It’s not on a boat, it’s not on a plane, it’s on a train. The newest way to send your freight from China to Europe involves spending 15 days on a train that doesn’t have a buffet car in sight.
On 3 January in Yiwu in eastern China, a bright orange locomotive pulling 44 containers laden with suitcases, clothes and an assortment of household goods set off on a 7,500-mile (12,000km) journey to western Europe.
Ten containers were taken off at the German cargo hub of Duisburg. The rest made up the first cargo train from China to arrive in London at Barking’s Eurohub freight terminal.
London is the 15th European city to find its way on to the ever-expanding map of destinations for China’s rail cargo. Last year, 1,702 freight trains made the voyage to Europe, more than double the 2015 figure.
Yiwu Timex Industrial Investments, which is running this service with China’s state-run railways, says prices are half that of air cargo and cut two weeks off the journey time by sea.
The UK’s biggest supermarket, Tesco, doesn’t have any goods on this particular train but does use rail to carry toys, electrical goods, homeware and clothing from China to European rail hubs such as Bratislava in Slovakia and Krasnaje in Belarus.
Alistair Lindsay, Tesco’s head of global logistics, says the supermarket prefers shipping its goods because this is the most environmentally friendly way, as well as offering the best value for money, but that “where we need to move products quicker we have that option to do it by rail”.
This decision would normally be driven by customer demand for particular products, he says.
It demonstrates how market demand and the realities of globalisation are increasingly allowing China’s President Xi Jinping to realise his ambitious plan to revive the ancient Silk Road.
For centuries the fabled trade route from the ancient capital of Xian provided a link to the bustling markets of European cities such as Istanbul and Venice.
In the 21st Century China has become the world’s biggest exporter, with the export of goods totalling $2.28 trillion (£1.85tn) in 2015.
This rail expansion is part of President Xi’s “One Belt, One Road” (OBOR) trade policy. For Beijing it offers another way to sustain its economic growth.
Kazakhstan is one of the countries on the route and it was there that Mr Xi first outlined his vision in a speech in 2013 saying, “This will be a great undertaking benefiting the people of all countries along the route.”
Extolling the virtues of globalisation was a theme he repeated again at Davos this week.
For some, this is as much political as economic, offering Beijing the chance to project soft power as well as demonstrating it has the influence to thread disparate nations from Russia to Spain together.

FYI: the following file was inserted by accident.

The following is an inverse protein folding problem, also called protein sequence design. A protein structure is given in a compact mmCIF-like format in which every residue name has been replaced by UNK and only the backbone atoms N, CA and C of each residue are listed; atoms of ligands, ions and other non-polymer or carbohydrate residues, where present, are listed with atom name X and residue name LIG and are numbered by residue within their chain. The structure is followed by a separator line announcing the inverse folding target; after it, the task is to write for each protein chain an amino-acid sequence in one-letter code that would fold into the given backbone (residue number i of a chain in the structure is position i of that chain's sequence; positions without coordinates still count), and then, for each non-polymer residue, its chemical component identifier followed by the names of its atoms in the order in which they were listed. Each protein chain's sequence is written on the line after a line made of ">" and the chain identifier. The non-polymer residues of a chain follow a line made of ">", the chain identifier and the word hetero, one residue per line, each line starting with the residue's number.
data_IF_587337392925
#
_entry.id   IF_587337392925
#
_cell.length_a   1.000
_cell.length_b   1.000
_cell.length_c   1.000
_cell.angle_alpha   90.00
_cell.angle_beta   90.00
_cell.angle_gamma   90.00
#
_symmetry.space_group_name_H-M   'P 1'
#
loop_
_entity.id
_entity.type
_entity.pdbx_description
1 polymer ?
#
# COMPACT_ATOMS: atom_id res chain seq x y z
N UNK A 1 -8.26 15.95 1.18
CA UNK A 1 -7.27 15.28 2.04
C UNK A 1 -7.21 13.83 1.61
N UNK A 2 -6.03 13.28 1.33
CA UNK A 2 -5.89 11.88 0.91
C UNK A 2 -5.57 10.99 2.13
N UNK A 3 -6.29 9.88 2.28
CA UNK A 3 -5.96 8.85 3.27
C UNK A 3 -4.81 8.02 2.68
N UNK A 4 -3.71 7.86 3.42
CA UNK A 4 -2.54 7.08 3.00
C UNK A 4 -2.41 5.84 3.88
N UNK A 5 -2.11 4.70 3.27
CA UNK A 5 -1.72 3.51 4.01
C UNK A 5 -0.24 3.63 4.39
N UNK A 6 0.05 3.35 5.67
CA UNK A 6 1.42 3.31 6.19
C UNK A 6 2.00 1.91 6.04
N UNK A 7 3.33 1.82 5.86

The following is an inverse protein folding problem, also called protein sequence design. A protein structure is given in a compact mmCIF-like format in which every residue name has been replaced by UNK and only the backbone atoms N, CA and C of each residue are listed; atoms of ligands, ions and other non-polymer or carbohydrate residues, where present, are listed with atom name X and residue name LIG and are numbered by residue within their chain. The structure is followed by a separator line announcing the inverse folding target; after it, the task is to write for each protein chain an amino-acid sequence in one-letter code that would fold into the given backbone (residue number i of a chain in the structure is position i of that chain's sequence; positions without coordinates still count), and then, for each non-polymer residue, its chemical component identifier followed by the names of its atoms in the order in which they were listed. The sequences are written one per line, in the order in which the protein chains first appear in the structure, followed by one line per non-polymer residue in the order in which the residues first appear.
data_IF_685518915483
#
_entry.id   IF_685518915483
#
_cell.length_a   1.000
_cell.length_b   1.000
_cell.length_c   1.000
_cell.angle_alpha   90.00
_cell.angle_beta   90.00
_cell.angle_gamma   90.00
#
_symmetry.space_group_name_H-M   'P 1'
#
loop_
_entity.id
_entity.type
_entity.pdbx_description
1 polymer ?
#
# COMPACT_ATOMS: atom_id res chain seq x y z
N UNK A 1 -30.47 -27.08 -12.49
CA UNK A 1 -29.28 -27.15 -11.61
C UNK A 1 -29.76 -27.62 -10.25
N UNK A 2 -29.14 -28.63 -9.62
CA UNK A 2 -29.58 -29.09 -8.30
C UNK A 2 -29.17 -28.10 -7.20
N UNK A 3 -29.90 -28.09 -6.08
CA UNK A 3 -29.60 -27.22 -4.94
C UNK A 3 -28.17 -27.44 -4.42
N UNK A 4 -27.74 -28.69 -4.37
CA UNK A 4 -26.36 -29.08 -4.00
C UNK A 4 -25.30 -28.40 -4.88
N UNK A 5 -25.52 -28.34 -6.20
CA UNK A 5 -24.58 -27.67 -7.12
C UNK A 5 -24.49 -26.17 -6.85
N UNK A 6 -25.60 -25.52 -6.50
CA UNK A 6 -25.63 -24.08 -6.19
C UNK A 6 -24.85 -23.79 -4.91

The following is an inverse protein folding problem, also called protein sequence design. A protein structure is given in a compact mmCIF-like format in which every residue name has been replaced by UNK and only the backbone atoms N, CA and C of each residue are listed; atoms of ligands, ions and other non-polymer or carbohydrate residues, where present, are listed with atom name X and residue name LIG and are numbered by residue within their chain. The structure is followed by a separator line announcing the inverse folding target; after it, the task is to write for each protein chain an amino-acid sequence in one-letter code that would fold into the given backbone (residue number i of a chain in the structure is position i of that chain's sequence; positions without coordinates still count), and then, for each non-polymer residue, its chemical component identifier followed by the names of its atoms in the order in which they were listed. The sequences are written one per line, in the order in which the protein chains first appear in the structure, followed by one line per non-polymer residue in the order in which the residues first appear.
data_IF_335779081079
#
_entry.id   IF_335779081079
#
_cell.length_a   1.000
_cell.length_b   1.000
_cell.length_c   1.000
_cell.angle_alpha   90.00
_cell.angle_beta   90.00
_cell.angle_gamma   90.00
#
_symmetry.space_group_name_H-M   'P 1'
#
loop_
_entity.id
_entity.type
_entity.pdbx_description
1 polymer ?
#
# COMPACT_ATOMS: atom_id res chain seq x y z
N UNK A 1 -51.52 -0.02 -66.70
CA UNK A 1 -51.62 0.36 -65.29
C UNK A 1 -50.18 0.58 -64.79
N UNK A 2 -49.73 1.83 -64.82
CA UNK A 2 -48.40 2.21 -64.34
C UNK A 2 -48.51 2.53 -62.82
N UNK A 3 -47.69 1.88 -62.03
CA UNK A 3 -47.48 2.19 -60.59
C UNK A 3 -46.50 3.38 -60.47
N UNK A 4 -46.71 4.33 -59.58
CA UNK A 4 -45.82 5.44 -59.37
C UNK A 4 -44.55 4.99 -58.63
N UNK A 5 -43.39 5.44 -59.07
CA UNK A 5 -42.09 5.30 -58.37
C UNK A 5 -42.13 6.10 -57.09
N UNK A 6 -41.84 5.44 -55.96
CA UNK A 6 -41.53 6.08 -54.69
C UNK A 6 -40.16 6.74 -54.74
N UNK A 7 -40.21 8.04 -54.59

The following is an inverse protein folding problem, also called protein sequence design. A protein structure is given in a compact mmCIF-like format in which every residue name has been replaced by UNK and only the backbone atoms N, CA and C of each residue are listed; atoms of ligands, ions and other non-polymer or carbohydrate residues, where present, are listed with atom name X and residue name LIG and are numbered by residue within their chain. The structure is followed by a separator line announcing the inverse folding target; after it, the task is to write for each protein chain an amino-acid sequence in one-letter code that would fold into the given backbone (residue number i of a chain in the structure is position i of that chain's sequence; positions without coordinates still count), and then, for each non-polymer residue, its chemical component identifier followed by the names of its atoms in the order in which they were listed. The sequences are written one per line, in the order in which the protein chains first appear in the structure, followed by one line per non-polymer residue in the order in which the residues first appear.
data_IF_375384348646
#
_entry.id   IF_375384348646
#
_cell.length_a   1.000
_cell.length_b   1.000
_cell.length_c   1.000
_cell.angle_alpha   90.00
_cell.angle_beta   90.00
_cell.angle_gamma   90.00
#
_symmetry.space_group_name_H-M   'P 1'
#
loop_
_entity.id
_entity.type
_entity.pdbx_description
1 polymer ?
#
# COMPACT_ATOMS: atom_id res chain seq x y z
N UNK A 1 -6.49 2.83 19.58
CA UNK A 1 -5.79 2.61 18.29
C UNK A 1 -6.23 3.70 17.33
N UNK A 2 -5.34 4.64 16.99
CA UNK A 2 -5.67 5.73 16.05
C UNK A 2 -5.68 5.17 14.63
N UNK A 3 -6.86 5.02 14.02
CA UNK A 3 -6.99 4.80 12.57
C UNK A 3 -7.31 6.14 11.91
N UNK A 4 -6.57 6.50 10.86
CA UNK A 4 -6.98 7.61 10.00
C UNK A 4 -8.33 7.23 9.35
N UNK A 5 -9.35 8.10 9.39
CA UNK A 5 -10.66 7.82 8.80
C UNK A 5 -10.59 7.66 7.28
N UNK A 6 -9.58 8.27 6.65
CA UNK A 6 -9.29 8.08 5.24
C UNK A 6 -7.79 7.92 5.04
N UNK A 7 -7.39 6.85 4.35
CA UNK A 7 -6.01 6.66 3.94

“[OBOR] is set to become Xi Jinping’s grand legacy,” says Dr Sam Beatson, of King’s College London.
“Regardless of the returns on offer… the policies will continue to be pushed as a means of seeking to fulfil Xi’s dream under his leadership.”
One of the other legacies President Xi is trying to tackle is China’s pollution problem. While rail cargo is not as green as sea transport it emits less carbon dioxide (CO2) than air travel.
This is the “first argument when trying to get our customers to re-evaluate their options”, says Johan Ignell, rail freight manager at Swedish cargo firm Greencarrier.
It calculates that a 40ft (12m) container with 20 tonnes of cargo would account for just 4% of the CO2 emissions it would take to move it by air (though emissions would be more than halved again if it were moved by sea).
Freight transport accounts for about 7% of global greenhouse gas emissions, but it is “fraught with difficulty” to compare emissions from different transport modes, says Prof Alan McKinnon of Germany’s Kuehne Logistics University.
Prof McKinnon, one of the authors of a 2014 report by the Intergovernmental Panel on Climate Change (IPCC), says “load factor, energy efficiency and power sources all make a difference and can be hard to ascertain”.
He adds: “While shifting air cargo to rail will certainly cut emissions, container shipping will continue to command a significant carbon advantage over transcontinental rail, particularly now that most vessels are slow steaming to save fuel.”
There is also a business case for this emerging trade route to grow. Not least among European companies looking to export to China.
At the moment there are no plans to run a return train service from London but that could change quickly. China is already the European Union’s second biggest export market – though there is an EU trade deficit in goods of about $190bn.
For UK companies facing up to the reality of Brexit, China is an attractive proposition and the train carries new opportunities.
Brand Avenue is a company that already exports British-made goods including cosmetics and jewellery to China, and chief executive Jody Jacobs says he’s exploring moving to rail.
“We deal a lot in goods which weigh a lot in comparison to their volume [which is] where airfreight becomes expensive, such as cosmetics and baby food.
“So for us a service which is quicker than sea and cheaper than air is a great middle ground.”
For established cargo companies rail also offers the potential for growth. Shipping lines have seen profits fall because of overcapacity attributed to the aftermath of the global financial crisis.
The world’s biggest shipping company, Maersk, told the BBC it is investigating “possible opportunities” in long-distance rail, though it sees them as supplementary to sea and air routes.
China is planning another 20 European routes for rail freight, and with the world’s demand for consumer goods continuing to grow, all the ingredients seem to be there for rail to help the global economy steam ahead in 2017 and beyond.